Continuity of Plasticity During Cortical Maturation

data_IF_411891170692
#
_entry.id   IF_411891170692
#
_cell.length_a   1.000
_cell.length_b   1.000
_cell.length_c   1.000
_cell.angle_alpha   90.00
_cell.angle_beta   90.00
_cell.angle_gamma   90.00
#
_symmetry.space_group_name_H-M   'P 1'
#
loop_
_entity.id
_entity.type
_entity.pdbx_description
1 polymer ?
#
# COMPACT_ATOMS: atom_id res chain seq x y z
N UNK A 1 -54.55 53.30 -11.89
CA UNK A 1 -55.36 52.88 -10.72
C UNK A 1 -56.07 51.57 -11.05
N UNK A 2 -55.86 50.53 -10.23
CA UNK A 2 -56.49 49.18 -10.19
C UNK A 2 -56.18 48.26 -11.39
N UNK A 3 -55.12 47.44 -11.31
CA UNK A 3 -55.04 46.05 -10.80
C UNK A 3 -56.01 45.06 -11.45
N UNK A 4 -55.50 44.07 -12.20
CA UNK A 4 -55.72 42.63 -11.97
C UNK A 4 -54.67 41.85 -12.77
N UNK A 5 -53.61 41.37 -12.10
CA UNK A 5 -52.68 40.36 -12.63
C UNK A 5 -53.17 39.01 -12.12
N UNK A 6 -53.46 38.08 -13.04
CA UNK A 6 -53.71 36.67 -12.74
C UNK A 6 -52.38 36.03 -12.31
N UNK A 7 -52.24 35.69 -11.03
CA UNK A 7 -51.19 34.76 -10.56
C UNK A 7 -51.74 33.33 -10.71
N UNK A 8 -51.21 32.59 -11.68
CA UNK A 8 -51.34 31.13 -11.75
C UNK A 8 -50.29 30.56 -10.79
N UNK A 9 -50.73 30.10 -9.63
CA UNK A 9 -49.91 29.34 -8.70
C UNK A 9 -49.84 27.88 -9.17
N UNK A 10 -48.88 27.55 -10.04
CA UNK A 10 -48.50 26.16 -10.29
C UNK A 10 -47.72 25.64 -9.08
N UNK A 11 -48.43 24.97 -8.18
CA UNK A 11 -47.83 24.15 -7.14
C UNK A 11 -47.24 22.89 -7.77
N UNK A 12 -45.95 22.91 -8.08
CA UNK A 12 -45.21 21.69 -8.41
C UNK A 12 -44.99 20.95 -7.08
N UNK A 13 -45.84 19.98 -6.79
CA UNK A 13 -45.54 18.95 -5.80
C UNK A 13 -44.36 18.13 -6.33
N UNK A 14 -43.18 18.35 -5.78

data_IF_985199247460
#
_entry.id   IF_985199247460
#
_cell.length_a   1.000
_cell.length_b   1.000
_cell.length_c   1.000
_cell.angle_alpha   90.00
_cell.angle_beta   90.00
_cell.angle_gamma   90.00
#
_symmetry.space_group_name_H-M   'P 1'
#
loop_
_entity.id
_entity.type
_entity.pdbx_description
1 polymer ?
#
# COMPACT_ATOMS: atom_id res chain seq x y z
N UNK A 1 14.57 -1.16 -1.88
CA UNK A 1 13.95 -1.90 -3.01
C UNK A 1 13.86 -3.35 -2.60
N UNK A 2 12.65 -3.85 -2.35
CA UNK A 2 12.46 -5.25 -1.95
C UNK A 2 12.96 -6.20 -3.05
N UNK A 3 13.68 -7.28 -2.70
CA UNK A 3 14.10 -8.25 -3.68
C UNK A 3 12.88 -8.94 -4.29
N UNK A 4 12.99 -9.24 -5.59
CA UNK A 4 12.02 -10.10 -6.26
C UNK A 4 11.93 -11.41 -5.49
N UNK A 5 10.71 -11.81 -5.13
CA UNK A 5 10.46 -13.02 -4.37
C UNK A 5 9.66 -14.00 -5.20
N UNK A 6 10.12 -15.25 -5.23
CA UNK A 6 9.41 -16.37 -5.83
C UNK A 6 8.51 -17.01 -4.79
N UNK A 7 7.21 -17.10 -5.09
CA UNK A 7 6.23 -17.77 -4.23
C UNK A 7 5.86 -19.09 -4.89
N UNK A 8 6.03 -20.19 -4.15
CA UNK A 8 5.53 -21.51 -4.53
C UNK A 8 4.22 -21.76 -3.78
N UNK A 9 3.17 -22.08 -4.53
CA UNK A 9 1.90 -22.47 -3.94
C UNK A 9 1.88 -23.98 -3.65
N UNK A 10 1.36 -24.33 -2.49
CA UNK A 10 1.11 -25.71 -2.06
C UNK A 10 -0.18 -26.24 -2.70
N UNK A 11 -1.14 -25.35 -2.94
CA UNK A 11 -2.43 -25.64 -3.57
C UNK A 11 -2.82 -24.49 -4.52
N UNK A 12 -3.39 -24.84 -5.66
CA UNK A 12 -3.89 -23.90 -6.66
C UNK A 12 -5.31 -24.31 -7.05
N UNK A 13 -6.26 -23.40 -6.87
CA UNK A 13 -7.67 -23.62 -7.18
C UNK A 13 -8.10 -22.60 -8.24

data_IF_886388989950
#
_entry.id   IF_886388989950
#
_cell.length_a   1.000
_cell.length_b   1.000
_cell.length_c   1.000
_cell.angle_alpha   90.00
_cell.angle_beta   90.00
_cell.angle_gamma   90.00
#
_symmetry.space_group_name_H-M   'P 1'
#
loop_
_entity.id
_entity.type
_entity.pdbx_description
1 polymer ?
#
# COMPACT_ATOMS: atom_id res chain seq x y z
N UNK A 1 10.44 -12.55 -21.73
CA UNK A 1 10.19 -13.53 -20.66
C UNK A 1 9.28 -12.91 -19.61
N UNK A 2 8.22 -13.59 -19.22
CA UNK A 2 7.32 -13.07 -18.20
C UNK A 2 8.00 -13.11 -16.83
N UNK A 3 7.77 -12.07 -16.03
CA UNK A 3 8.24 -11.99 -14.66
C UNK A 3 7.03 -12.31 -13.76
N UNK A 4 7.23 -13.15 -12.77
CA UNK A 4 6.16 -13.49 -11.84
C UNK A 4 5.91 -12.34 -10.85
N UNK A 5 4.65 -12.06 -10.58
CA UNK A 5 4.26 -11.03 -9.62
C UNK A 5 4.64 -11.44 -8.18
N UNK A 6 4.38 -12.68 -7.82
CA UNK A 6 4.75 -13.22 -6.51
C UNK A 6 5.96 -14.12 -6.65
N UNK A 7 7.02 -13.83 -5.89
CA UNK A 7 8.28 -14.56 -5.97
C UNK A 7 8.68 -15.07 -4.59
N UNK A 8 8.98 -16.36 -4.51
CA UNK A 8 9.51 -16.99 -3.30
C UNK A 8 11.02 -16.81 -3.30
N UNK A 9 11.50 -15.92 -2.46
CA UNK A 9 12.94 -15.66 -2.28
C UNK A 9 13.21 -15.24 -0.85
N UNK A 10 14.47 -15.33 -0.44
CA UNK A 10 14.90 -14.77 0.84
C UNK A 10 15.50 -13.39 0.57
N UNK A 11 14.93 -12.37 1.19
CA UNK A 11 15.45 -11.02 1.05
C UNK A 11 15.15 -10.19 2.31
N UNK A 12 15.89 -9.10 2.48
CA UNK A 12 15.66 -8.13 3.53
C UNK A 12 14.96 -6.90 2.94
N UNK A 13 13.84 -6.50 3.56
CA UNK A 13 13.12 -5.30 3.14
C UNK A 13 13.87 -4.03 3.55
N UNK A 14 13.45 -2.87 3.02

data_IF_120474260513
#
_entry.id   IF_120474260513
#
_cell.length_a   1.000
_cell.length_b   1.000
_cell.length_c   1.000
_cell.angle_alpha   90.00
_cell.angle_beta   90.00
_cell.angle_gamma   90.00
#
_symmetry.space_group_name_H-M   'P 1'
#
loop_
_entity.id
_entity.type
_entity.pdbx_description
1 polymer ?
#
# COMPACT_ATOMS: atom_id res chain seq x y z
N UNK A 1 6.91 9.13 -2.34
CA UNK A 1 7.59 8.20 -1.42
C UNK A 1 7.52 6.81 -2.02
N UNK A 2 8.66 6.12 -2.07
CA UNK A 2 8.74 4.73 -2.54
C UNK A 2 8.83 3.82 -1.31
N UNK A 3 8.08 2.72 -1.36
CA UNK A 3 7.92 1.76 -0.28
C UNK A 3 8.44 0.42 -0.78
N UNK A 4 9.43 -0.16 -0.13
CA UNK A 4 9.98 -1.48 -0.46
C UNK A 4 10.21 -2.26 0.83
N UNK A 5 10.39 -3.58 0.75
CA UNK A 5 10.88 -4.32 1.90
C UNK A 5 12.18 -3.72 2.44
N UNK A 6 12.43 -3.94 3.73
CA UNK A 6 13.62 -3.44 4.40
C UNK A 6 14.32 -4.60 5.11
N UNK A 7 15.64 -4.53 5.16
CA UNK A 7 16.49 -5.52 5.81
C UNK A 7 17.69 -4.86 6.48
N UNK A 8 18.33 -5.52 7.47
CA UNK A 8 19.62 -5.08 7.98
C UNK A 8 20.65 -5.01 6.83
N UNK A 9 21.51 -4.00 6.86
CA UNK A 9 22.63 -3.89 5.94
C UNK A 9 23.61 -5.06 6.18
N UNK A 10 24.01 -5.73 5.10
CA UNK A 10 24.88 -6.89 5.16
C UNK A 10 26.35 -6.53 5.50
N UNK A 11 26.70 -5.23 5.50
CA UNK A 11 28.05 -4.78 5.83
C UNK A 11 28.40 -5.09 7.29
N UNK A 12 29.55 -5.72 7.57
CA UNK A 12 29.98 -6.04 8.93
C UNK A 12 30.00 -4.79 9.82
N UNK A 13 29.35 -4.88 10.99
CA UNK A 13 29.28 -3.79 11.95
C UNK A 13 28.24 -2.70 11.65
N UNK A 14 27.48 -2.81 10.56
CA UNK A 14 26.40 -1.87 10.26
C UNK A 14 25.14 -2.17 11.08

Recent research provided abundant evidence that the regulation of inhibition is central for cortical plasticity throughout the lifetime. However, the ways through which the levels of cortical inhibition are controlled differ between the developing and mature brain. During the development, the cortex favors experience-driven recruitment of cortical inhibition through bottom-up thalamic pathways that relay sensory information (Cruikshank et al., 2007; Chittajallu and Isaac, 2010; Toyoizumi et al., 2013; Ribic et al., 2019). This way, learning through frontal brain areas that develop last in succession is bypassed (Kolb et al., 2012) and immediate environment may robustly shape sensory functions that are required early in life through passive exposure. After the frontal brain regions mature at the offset of adolescence, heightened inhibition and different structural molecular brakes on developmental plasticity, such as extracellular matrix (ECM) and myelin (Pizzorusso et al., 2002; McGee et al., 2005), restrict plasticity and it can no longer be robustly driven by simple exposure to stimuli. Initiation of plasticity instead plasticity requires modulation of cortical inhibition through attentional, top-down pathways from frontal cortical areas (Letzkus et al., 2011; Pinto et al., 2013). Plasticity can still occur through passive stimulation (Cooke and Bear, 2010), but attention enhances it, which may be a prerequisite for efficient learning in adults (Seitz and Dinse, 2007). In this way, adult circuits can maintain stability, while still being able to acquire new skills and adapt to novel contexts on a “need to know” basis. It is currently unclear whether developing and adult circuits are relying solely on bottom-up and top-down pathways, respectively, to regulate plasticity. Progress is hampered by lack of appropriate models of associative and passive learning in developing and adult experimental animals, respectively. Passive learning in adult animals has been reported (Cooke and Bear, 2010), but some forms also require cholinergic signaling (Gavornik and Bear, 2014; Kang et al., 2015). On the other hand, plasticity during vocal learning in juvenile birds may require inputs from the frontal areas, suggesting that top-down modulation can occur before the critical periods close (Puzerey et al., 2018). It would appear that developmental learning may not be as exclusively bottom-up as initially thought, and neuromodulatory tuning of inhibition may be a universal way for regulating circuit plasticity throughout the life span (Takesian et al., 2013; Yaeger et al., 2019). The development of new juvenile learning paradigms that explore more complex skills and behaviors may be central in identifying potential top-down pathways that may mediate learning during development (Bicks et al., 2020).